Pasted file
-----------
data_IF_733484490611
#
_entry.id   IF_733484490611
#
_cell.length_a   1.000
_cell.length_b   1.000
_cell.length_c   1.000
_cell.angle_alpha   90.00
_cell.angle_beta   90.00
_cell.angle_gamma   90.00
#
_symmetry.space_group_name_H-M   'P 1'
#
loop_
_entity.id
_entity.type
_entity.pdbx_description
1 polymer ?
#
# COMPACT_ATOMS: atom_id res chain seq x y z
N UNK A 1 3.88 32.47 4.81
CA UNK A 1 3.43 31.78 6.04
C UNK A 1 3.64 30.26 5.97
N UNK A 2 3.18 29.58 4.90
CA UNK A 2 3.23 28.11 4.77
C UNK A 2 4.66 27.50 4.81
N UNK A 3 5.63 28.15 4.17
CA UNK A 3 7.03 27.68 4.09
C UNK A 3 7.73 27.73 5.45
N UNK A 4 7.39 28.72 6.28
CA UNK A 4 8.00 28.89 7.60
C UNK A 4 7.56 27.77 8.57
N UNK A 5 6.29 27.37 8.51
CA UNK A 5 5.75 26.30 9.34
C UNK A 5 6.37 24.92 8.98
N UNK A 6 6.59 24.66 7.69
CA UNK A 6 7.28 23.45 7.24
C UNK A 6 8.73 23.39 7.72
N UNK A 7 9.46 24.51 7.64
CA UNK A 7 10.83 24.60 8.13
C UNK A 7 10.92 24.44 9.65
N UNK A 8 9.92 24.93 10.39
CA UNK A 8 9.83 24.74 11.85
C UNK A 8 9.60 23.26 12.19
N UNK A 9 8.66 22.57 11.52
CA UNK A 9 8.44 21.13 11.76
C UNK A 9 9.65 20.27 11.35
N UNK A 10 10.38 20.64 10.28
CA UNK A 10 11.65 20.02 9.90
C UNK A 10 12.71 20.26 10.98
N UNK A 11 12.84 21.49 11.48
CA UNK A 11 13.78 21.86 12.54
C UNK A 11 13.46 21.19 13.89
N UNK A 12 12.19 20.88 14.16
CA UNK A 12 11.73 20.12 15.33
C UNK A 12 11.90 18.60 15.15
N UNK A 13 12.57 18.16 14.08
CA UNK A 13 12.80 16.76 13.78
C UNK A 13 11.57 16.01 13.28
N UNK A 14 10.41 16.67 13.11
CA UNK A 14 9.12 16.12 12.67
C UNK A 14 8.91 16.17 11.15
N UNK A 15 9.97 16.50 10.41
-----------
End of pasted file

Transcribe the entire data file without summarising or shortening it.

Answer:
data_IF_733484490611
#
_entry.id   IF_733484490611
#
_cell.length_a   1.000
_cell.length_b   1.000
_cell.length_c   1.000
_cell.angle_alpha   90.00
_cell.angle_beta   90.00
_cell.angle_gamma   90.00
#
_symmetry.space_group_name_H-M   'P 1'
#
loop_
_entity.id
_entity.type
_entity.pdbx_description
1 polymer ?
#
# COMPACT_ATOMS: atom_id res chain seq x y z
N UNK A 1 3.88 32.47 4.81
CA UNK A 1 3.43 31.78 6.04
C UNK A 1 3.64 30.26 5.97
N UNK A 2 3.18 29.58 4.90
CA UNK A 2 3.23 28.11 4.77
C UNK A 2 4.66 27.50 4.81
N UNK A 3 5.63 28.15 4.17
CA UNK A 3 7.03 27.68 4.09
C UNK A 3 7.73 27.73 5.45
N UNK A 4 7.39 28.72 6.28
CA UNK A 4 8.00 28.89 7.60
C UNK A 4 7.56 27.77 8.57
N UNK A 5 6.29 27.37 8.51
CA UNK A 5 5.75 26.30 9.34
C UNK A 5 6.37 24.92 8.98
N UNK A 6 6.59 24.66 7.69
CA UNK A 6 7.28 23.45 7.24
C UNK A 6 8.73 23.39 7.72
N UNK A 7 9.46 24.51 7.64
CA UNK A 7 10.83 24.60 8.13
C UNK A 7 10.92 24.44 9.65
N UNK A 8 9.92 24.93 10.39
CA UNK A 8 9.83 24.74 11.85
C UNK A 8 9.60 23.26 12.19
N UNK A 9 8.66 22.57 11.52
CA UNK A 9 8.44 21.13 11.76
C UNK A 9 9.65 20.27 11.35
N UNK A 10 10.38 20.64 10.28
CA UNK A 10 11.65 20.02 9.90
C UNK A 10 12.71 20.26 10.98
N UNK A 11 12.84 21.49 11.48
CA UNK A 11 13.78 21.86 12.54
C UNK A 11 13.46 21.19 13.89
N UNK A 12 12.19 20.88 14.16
CA UNK A 12 11.73 20.12 15.33
C UNK A 12 11.90 18.60 15.15
N UNK A 13 12.57 18.16 14.08
CA UNK A 13 12.80 16.76 13.78
C UNK A 13 11.57 16.01 13.28
N UNK A 14 10.41 16.67 13.11
CA UNK A 14 9.12 16.12 12.67
C UNK A 14 8.91 16.17 11.15
N UNK A 15 9.97 16.50 10.41